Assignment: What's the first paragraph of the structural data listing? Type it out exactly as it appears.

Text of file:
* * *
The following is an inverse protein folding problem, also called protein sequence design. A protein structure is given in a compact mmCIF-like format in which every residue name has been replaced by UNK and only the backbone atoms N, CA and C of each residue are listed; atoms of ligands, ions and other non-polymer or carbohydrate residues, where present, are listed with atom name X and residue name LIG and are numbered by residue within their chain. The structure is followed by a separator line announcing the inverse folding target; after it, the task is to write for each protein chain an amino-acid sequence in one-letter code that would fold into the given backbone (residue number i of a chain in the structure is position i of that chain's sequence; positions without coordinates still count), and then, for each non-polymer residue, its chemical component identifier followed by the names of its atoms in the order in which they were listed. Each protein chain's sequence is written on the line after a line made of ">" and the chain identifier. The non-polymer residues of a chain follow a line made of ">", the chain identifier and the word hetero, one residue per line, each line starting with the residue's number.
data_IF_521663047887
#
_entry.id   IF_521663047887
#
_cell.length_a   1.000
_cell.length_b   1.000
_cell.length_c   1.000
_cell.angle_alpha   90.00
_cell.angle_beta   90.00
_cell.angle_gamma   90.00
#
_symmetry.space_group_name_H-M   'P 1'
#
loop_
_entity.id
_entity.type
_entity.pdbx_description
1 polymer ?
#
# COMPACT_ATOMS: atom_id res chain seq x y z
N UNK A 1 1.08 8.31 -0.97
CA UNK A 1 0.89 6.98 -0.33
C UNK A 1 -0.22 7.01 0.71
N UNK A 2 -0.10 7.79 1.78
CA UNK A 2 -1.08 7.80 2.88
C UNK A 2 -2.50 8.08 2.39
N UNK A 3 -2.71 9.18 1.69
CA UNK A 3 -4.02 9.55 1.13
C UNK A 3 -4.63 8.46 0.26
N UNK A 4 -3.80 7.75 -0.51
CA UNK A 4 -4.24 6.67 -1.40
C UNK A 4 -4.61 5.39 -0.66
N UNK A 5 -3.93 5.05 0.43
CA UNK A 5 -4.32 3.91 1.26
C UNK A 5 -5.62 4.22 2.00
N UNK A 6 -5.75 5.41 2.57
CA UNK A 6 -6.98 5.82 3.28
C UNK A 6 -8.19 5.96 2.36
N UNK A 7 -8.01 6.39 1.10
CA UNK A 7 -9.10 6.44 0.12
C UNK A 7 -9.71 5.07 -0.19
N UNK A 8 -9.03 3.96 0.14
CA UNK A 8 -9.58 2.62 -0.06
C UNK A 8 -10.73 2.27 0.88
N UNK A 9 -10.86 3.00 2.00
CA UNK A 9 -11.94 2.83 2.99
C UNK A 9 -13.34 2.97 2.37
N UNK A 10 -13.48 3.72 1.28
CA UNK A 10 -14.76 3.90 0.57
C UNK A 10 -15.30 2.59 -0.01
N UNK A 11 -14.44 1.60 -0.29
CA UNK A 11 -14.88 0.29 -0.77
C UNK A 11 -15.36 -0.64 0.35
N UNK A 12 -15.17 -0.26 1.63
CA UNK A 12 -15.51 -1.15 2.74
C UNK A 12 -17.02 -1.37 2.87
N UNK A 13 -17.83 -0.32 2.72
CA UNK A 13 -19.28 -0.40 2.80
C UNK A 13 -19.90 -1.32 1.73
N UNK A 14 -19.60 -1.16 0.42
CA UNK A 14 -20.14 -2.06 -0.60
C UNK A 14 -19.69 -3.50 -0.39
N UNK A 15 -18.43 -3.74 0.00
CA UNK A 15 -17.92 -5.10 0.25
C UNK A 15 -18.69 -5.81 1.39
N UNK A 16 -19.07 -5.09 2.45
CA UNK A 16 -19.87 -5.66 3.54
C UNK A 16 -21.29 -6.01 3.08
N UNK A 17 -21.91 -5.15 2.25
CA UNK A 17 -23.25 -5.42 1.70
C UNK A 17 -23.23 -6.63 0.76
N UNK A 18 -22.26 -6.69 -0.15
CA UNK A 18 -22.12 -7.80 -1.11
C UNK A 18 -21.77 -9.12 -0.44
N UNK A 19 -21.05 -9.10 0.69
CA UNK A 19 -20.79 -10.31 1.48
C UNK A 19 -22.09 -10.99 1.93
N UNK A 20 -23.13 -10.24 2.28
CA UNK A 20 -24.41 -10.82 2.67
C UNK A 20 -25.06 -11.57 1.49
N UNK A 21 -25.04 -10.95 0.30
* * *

The following is an inverse protein folding problem, also called protein sequence design. A protein structure is given in a compact mmCIF-like format in which every residue name has been replaced by UNK and only the backbone atoms N, CA and C of each residue are listed; atoms of ligands, ions and other non-polymer or carbohydrate residues, where present, are listed with atom name X and residue name LIG and are numbered by residue within their chain. The structure is followed by a separator line announcing the inverse folding target; after it, the task is to write for each protein chain an amino-acid sequence in one-letter code that would fold into the given backbone (residue number i of a chain in the structure is position i of that chain's sequence; positions without coordinates still count), and then, for each non-polymer residue, its chemical component identifier followed by the names of its atoms in the order in which they were listed. Each protein chain's sequence is written on the line after a line made of ">" and the chain identifier. The non-polymer residues of a chain follow a line made of ">", the chain identifier and the word hetero, one residue per line, each line starting with the residue's number.